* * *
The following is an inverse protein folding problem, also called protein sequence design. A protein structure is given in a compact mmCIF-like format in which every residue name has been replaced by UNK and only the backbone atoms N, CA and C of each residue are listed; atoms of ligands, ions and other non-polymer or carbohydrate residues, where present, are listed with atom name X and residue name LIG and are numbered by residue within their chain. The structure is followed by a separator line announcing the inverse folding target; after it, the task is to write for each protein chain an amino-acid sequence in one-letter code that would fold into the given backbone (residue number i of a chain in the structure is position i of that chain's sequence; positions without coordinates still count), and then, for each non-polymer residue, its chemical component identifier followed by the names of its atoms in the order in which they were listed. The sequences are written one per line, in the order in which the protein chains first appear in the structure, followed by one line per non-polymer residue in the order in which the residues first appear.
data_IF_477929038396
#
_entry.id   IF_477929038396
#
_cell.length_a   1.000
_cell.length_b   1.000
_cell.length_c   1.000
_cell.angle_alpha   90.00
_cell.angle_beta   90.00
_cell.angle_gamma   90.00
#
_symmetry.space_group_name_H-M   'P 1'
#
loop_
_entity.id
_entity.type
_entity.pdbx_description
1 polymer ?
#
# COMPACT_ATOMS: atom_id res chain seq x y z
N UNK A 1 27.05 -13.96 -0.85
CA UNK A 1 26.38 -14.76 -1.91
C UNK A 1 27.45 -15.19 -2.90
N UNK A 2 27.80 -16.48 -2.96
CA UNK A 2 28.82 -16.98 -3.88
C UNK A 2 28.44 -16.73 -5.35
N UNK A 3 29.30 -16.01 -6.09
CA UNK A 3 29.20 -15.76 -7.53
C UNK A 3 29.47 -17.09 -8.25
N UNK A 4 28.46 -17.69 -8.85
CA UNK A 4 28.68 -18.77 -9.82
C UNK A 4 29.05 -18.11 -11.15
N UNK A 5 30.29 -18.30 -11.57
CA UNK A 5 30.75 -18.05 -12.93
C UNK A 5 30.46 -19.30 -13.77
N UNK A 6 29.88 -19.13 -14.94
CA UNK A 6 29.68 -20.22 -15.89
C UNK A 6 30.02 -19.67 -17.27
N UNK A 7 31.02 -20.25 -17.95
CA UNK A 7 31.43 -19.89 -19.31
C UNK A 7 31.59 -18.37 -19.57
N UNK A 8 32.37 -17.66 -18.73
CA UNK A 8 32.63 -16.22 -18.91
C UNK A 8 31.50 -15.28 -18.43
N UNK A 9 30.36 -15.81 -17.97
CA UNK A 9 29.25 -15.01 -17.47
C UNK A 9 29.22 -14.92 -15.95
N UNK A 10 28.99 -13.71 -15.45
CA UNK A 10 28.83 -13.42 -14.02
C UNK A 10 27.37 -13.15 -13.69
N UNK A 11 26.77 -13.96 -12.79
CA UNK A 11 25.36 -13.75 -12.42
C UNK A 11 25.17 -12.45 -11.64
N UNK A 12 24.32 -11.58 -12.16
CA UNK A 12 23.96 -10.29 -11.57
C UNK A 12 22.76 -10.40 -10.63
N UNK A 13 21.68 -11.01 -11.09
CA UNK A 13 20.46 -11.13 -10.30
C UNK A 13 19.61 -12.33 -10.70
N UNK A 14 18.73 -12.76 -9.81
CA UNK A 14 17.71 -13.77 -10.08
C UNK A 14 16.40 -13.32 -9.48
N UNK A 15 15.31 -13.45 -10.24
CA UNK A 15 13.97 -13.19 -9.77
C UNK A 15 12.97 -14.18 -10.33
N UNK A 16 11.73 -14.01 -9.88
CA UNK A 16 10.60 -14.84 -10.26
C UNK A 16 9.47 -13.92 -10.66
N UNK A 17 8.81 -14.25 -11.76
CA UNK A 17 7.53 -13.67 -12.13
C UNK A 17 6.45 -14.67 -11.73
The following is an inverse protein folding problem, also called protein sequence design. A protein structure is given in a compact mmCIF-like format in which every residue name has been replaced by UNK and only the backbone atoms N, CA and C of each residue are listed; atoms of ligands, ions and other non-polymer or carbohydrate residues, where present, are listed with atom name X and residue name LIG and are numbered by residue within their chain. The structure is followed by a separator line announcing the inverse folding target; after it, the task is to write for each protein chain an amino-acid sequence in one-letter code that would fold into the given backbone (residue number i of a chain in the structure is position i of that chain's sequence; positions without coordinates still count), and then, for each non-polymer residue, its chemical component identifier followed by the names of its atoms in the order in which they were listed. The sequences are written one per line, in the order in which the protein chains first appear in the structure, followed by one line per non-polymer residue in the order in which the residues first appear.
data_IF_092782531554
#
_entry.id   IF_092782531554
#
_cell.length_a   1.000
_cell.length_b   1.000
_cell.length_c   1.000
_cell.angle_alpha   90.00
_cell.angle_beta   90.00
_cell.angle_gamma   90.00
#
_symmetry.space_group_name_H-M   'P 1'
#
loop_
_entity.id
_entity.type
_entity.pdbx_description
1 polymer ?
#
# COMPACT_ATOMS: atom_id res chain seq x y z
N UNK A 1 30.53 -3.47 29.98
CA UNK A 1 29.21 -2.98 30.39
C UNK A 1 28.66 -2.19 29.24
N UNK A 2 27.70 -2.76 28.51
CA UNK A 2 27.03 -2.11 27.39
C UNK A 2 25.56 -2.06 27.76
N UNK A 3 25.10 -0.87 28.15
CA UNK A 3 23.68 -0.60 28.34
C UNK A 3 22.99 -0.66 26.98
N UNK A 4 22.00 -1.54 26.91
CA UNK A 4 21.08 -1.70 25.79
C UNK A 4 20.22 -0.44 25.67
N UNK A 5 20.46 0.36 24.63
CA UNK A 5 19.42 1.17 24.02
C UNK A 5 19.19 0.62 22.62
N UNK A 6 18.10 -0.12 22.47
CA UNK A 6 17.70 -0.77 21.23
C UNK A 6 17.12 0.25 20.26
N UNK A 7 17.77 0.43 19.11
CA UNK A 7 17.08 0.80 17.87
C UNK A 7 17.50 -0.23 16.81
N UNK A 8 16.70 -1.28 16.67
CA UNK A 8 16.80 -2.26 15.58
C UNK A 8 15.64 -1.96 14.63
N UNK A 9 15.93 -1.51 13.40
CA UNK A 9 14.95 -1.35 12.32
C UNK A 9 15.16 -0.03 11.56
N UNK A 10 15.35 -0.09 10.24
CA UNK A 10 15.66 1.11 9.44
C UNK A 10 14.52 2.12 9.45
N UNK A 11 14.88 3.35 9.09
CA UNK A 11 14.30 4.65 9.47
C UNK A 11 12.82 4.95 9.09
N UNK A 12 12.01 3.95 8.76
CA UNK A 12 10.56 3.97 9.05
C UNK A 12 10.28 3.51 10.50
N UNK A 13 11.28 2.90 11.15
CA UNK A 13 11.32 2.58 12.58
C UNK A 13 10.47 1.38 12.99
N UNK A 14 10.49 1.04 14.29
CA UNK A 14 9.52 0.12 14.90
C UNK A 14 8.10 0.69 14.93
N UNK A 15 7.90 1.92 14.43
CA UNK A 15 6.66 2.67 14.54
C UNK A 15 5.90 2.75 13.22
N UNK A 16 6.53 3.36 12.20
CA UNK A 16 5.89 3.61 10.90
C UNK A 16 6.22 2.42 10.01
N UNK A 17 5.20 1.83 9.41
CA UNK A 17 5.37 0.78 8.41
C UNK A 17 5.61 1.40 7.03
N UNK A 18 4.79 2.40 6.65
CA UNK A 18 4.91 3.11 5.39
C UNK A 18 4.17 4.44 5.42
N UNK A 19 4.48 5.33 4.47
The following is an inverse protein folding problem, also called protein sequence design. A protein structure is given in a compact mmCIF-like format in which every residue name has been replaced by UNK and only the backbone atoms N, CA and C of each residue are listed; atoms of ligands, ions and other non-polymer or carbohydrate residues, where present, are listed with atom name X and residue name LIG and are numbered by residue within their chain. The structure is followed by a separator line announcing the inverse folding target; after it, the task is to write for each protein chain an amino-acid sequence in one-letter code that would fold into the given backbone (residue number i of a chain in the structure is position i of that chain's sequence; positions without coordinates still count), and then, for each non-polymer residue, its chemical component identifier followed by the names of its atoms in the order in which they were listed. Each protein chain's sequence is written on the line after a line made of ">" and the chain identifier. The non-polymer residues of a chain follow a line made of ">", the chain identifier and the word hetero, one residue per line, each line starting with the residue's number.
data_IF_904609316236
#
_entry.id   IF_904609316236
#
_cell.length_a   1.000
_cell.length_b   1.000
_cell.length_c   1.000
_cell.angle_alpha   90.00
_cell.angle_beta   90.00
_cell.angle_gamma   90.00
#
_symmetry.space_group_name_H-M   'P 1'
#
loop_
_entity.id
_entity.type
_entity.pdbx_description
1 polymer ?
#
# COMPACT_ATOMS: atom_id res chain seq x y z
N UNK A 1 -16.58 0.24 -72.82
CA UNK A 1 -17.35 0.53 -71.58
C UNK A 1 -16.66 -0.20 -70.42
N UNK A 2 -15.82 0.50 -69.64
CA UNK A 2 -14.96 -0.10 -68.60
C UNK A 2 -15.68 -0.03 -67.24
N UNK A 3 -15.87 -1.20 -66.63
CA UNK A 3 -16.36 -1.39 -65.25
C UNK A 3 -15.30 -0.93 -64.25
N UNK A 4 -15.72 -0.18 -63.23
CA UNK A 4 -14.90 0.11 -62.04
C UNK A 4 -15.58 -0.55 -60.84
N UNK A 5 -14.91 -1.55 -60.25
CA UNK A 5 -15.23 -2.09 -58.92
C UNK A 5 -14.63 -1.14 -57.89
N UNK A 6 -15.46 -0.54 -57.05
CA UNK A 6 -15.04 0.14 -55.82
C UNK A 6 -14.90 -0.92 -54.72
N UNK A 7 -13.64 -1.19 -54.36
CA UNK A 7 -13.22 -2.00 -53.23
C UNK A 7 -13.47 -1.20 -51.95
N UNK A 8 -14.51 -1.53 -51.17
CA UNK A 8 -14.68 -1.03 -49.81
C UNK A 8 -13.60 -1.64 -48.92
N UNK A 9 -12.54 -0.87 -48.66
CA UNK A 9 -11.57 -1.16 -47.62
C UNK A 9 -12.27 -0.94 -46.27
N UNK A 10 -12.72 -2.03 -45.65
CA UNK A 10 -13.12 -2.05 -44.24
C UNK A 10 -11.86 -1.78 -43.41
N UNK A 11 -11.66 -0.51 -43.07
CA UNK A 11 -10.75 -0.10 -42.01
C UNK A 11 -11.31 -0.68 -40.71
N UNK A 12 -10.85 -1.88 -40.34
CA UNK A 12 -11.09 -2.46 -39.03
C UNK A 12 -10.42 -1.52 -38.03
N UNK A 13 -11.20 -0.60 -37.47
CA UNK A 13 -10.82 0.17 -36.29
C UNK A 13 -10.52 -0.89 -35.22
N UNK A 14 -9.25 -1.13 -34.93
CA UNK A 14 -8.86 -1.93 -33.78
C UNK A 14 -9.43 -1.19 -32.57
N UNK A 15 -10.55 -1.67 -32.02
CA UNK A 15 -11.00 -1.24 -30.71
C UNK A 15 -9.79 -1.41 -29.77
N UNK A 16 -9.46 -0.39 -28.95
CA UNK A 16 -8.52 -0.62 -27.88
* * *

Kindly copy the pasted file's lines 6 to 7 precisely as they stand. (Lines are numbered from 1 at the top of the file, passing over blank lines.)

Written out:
_cell.length_a   1.000
_cell.length_b   1.000